Pixel C: Google has a crack at the fondleslab-with-keyboard game
That worked out really well for Microsoft, right?
First Microsoft mated a tablet with a keyboard, then Apple came late to the party. Now Google has done the same. From an engineering perspective, Google's new Pixel C slab looks to have left them both in the dust.
The central problem with trying to use a tablet with a detachable keyboard is the difficulty in using the devices on your lap. Microsoft's Surface kickstand is unstable balanced on knees and gives users very little room, while Apple's iPad Pro relies on a folding cover. The Pixel C relies on magnets, and is the only one of the three that looks to have cracked the lap slabtop use case.
The Pixel C looks very like a Chromebook Pixel, with a mag alloy case that splits to reveal a standalone 10.1-inch tablet weighing a pound that sits on top of a Bluetooth keyboard. The tablet attaches to a flap on the keyboard using magnets and sticks hard – hard enough to give the unit a good shake and it still won't fall off.
As designs go, it's rather a good one in that it allows the footprint of the device to stay the same size as the keyboard, while holding the tablet at an angle of between 100 and 130 degrees.
The keyboard charges inductively from the tablet and, fully charged, the keyboard has a battery life of two months. The tablet alone has a battery life of about ten hours, thanks in part to Android Marshmallow's Doze power conservation mode.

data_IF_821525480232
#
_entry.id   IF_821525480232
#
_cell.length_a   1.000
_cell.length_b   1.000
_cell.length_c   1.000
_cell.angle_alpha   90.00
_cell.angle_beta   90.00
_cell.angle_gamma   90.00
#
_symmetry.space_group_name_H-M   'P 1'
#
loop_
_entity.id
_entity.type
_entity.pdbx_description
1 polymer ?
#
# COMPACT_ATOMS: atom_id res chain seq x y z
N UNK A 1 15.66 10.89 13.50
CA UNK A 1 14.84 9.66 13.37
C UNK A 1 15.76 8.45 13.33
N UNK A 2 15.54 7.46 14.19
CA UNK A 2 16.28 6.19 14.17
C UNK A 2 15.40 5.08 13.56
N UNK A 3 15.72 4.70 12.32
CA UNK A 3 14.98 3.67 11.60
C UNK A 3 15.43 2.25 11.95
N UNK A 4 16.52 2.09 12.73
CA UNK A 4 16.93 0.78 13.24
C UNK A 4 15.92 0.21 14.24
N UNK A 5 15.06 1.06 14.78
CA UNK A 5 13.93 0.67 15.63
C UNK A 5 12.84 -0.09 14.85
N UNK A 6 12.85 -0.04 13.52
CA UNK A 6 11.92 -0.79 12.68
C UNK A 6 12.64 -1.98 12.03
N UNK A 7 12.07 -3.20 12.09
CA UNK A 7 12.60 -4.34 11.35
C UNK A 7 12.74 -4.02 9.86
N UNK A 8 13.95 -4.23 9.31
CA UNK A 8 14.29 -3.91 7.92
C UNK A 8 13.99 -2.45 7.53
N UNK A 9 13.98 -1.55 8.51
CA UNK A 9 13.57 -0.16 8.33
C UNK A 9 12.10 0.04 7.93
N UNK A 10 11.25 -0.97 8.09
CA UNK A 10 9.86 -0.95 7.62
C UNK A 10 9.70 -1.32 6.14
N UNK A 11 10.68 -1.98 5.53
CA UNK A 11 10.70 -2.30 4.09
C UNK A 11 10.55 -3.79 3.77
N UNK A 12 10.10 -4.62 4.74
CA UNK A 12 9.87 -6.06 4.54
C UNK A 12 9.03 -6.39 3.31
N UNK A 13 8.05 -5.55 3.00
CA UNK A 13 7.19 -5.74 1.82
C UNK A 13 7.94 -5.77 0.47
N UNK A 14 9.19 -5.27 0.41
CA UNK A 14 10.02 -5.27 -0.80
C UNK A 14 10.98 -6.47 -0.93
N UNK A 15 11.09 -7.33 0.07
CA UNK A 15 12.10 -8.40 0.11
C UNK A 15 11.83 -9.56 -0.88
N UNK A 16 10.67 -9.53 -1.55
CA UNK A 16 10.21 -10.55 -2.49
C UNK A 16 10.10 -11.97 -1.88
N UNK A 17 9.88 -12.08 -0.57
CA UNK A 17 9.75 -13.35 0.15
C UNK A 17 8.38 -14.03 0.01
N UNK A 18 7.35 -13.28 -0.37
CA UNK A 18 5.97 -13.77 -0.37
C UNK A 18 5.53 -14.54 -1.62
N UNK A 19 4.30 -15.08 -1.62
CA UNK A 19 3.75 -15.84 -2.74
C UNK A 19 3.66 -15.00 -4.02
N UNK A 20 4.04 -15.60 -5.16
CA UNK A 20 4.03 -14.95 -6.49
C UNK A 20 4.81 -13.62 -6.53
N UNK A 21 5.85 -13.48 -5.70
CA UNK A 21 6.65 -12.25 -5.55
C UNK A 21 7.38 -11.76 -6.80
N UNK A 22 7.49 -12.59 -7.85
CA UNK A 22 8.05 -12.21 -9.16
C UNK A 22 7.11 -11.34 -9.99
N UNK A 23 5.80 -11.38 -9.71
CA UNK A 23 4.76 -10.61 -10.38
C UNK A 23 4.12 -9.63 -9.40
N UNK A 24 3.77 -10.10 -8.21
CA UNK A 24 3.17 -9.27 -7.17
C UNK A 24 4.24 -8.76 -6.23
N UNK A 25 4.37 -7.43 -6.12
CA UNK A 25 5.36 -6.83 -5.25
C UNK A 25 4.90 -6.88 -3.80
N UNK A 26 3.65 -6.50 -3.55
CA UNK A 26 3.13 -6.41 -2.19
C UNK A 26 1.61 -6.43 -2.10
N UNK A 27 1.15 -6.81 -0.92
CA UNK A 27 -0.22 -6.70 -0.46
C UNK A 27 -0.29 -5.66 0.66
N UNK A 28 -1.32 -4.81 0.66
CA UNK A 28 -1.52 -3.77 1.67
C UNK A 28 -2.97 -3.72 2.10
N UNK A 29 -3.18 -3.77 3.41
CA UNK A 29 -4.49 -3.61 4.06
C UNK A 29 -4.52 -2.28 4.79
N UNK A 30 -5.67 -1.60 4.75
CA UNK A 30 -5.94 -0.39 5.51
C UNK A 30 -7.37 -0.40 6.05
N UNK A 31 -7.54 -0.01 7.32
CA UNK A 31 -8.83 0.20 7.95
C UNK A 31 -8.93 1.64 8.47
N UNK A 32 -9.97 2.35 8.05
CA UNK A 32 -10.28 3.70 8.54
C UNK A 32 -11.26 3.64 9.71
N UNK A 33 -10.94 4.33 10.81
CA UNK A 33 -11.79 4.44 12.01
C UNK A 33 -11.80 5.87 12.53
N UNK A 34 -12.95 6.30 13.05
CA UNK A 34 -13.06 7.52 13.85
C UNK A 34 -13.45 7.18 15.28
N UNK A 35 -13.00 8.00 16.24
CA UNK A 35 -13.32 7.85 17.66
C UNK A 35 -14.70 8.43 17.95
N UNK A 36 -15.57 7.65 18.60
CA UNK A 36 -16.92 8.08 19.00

The tablet itself is thin and light, with a good 308 pixels per inch and 500 nits brightness. There are twin stereo speakers on the front of the unit, four microphones for voice control and/or noise cancellation, and cameras both front and back.
Inside, the hardware runs on an Nvidia Tegra X1 processor, a Maxwell GPU, and 3GB of RAM. The unit is powered with a Type-C USB connector and Android Marshmallow will allow for fast charging to get a few hours of battery life from ten minutes spent plugged in.
It's not cheap, however. The Pixel C with 32GB of storage will set you back $499, or $599 for the 64GB version, and on top of that you've got to buy the keyboard separately for an additional $149 when it's ready to order at Christmas. But that's still less than a Surface or iPad Pro. ®
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